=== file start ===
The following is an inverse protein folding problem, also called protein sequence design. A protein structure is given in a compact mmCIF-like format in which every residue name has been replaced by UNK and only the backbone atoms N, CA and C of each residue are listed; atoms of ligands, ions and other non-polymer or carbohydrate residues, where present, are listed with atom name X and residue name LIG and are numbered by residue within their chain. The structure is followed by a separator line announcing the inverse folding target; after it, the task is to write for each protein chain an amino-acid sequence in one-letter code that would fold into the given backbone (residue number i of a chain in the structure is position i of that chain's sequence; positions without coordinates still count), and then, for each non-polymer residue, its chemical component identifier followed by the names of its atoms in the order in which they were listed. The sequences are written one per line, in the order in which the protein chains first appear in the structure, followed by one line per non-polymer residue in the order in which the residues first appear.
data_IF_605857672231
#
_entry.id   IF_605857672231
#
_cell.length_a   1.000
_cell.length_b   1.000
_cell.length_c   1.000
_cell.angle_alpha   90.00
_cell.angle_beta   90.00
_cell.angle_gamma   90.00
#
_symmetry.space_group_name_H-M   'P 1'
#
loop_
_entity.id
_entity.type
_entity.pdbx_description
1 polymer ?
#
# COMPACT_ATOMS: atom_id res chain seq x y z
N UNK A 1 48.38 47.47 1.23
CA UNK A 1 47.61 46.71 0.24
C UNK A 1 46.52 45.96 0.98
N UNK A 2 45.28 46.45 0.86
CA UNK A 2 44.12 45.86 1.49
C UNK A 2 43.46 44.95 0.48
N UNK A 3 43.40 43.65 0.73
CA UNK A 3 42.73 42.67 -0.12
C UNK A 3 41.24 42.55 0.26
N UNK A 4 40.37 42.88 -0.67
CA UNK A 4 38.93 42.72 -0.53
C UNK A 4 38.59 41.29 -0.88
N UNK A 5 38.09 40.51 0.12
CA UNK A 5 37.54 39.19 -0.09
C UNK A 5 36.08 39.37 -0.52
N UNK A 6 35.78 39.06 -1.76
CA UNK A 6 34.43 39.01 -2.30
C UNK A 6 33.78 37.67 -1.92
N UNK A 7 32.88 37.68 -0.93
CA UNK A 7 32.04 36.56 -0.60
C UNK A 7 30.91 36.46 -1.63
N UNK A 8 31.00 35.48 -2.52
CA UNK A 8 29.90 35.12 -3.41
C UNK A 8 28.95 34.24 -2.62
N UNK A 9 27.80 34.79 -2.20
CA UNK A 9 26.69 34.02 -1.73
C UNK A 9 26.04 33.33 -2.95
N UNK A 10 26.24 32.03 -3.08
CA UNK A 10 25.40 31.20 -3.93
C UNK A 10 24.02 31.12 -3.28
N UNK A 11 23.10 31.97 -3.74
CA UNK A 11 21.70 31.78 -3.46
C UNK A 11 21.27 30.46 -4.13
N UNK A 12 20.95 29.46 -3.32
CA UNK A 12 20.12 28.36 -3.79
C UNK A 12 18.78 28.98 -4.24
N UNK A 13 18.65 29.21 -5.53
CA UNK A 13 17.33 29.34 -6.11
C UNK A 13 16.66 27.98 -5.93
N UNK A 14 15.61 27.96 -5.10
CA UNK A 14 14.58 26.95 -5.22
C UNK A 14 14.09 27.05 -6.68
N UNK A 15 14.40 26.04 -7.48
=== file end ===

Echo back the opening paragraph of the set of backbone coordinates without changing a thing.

The following is an inverse protein folding problem, also called protein sequence design. A protein structure is given in a compact mmCIF-like format in which every residue name has been replaced by UNK and only the backbone atoms N, CA and C of each residue are listed; atoms of ligands, ions and other non-polymer or carbohydrate residues, where present, are listed with atom name X and residue name LIG and are numbered by residue within their chain. The structure is followed by a separator line announcing the inverse folding target; after it, the task is to write for each protein chain an amino-acid sequence in one-letter code that would fold into the given backbone (residue number i of a chain in the structure is position i of that chain's sequence; positions without coordinates still count), and then, for each non-polymer residue, its chemical component identifier followed by the names of its atoms in the order in which they were listed. The sequences are written one per line, in the order in which the protein chains first appear in the structure, followed by one line per non-polymer residue in the order in which the residues first appear.